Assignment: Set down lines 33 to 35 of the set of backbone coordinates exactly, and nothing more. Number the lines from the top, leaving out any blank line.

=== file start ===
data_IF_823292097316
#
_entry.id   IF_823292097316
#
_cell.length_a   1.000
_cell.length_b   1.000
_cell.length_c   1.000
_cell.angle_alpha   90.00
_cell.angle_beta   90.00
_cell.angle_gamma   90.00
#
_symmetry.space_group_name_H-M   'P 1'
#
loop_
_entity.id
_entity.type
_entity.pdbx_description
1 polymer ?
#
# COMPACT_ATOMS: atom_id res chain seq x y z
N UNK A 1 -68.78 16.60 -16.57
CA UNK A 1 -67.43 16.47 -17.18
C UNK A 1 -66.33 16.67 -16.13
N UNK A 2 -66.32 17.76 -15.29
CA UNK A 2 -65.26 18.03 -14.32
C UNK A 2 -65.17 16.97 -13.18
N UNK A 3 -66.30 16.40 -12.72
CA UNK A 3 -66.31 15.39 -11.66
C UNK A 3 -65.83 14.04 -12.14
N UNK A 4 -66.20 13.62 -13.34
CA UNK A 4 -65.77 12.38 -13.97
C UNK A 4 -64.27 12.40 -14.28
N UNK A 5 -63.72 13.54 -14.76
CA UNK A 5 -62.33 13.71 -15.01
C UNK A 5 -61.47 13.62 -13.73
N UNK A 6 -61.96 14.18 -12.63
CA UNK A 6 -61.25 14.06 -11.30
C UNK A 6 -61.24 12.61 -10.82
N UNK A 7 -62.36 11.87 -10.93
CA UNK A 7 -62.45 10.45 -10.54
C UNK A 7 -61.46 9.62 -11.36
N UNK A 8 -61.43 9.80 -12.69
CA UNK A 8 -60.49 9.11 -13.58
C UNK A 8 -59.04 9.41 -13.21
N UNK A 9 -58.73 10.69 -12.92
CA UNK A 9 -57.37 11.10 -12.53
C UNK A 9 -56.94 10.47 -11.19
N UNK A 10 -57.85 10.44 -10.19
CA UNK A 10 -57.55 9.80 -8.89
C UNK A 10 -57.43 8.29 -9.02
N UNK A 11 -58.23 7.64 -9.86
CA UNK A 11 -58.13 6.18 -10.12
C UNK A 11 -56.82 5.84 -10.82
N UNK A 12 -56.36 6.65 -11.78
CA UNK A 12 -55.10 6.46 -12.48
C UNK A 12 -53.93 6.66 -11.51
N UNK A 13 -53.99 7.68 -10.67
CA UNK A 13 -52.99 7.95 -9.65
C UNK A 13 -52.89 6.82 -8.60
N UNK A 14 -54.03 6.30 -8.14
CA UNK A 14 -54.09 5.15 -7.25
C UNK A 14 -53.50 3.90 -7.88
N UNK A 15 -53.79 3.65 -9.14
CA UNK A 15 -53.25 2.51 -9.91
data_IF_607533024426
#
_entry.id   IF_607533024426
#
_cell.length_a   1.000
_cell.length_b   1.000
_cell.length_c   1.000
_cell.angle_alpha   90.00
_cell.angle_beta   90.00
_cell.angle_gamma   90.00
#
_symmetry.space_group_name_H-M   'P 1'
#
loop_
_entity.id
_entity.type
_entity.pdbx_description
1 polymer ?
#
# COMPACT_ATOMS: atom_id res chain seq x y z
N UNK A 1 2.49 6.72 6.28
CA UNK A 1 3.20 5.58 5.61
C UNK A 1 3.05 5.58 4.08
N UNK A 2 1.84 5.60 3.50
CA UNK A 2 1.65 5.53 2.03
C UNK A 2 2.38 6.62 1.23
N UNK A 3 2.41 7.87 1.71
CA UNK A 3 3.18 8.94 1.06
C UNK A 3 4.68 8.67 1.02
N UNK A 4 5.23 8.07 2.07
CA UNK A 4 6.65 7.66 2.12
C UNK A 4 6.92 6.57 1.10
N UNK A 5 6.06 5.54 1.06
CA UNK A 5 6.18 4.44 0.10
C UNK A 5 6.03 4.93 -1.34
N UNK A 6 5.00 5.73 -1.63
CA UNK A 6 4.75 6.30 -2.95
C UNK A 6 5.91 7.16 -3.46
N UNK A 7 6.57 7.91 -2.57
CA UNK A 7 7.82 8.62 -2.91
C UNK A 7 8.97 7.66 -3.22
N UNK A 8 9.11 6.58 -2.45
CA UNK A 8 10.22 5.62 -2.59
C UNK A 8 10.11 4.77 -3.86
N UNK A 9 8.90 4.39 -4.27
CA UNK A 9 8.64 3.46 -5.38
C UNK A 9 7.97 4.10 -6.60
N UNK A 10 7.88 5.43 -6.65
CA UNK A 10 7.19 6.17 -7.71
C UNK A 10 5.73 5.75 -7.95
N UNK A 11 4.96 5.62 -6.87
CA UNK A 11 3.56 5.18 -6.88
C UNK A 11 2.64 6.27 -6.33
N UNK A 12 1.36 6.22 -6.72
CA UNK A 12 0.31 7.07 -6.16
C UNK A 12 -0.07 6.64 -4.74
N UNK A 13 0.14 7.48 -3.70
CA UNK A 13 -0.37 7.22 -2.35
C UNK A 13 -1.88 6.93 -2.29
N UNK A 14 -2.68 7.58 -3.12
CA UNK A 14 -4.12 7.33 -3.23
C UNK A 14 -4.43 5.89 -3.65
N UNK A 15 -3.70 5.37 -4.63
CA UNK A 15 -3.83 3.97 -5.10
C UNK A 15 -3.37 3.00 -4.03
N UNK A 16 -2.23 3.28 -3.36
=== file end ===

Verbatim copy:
N UNK A 5 -63.72 13.54 -14.76
CA UNK A 5 -62.33 13.71 -15.01
C UNK A 5 -61.47 13.62 -13.73